Common examples of Section 1245 property include:
- Furniture used in a business
- Equipment/machinery used in a business’s production process
- Decorative light fixtures
- Sewage disposal services
- Research facilities
- Automobiles and trucks used in business operations
But, it’s important to also understand what Section 1245 does not include. Here are a few examples:
- All real property (e.g. a building and its structural components like exterior walls, floors, and roofs)
- Business inventory held for sale
Section 1245 Property Gains
With Section 1245, gains are taxed two ways. First, you look at the original cost of an item. Then, deduct the total depreciation. Cost minus total depreciation equals the property’s adjusted cost or basis. If you sell a piece of this equipment for more than the original cost, you experience two gains. From the adjusted cost to the original cost, you have Section 1245 gain. This is taxed at your ordinary-income rate. Any gain above the original cost is taxed at the more favorable long-term capital gains rate.
For example, say you purchased manufacturing equipment three years ago for $50,000. And, say each year you deducted $5,000, for $15,000 total. When you sell, your property has an adjusted cost of $35,000 ($50,000 cost minus $15,000 total depreciation). Now, assume you sell this equipment for $55,000. You have a total gain of $20,000 ($55,000 sale price minus $35,000 adjusted cost). But, only the first $15,000 of gain is considered Section 1245 gain (from the adjusted cost of $35,000 to the original cost of $50,000). The government taxes this gain at an ordinary income rate. The $5,000 gain above the original cost is considered Section 1231 gain and taxed at the long-term capital gains rate.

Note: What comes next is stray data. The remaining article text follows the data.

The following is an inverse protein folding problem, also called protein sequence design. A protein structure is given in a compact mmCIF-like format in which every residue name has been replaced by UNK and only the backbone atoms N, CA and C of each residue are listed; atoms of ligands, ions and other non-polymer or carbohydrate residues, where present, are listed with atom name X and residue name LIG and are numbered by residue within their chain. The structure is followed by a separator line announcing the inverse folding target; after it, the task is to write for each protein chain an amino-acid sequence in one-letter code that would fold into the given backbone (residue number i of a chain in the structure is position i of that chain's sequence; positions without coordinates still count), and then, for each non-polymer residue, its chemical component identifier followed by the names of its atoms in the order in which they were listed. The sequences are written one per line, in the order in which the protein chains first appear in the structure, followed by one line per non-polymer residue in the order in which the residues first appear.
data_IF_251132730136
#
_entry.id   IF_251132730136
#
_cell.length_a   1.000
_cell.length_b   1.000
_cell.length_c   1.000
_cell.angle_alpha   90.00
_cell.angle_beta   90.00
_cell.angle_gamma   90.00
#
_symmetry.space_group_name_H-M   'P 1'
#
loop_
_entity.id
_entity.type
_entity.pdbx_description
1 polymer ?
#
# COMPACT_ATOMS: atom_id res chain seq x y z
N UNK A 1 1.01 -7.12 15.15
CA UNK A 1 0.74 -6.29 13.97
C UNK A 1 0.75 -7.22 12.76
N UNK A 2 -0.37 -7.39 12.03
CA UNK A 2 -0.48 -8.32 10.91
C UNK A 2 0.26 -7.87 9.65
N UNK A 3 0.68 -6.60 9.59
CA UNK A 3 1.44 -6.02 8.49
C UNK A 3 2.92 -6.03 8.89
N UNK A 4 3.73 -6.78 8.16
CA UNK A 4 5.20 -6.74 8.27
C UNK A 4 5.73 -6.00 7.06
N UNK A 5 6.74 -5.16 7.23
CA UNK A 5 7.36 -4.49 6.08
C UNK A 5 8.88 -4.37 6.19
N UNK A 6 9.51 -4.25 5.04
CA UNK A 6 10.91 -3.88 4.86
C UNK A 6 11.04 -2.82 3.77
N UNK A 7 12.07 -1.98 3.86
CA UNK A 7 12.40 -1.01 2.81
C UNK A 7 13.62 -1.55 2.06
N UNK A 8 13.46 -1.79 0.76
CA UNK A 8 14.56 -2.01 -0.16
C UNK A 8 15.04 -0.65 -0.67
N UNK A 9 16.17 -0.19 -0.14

Short-Term Capital Gains vs. Long-Term Capital Gains
When you sell a piece of property – or capital asset – for a gain, you incur a capital gain. However, the nature of that gain determines its tax treatment. More precisely, how long you held the asset determines its tax treatment.
If you sell something after holding it for a year or less, you incur a short-term capital gain. These gains are taxed at ordinary income rates. Conversely, if you hold that same property for longer than a year, you receive long-term capital gains tax treatment. For most taxpayers, this falls at the 15% rate – far better than the 37% top ordinary bracket.
Section 1245 property must be held for longer than a year. However, as discussed above, gains between A) adjusted cost, and B) original cost are treated as short-term. That is, they’re taxed at ordinary rates. Gains above original cost are treated as long-term capital gains, with a tax ceiling of 20%. It’s important to note that if you purchase an asset and dispose of it in the same tax year, no depreciation deduction is allowed.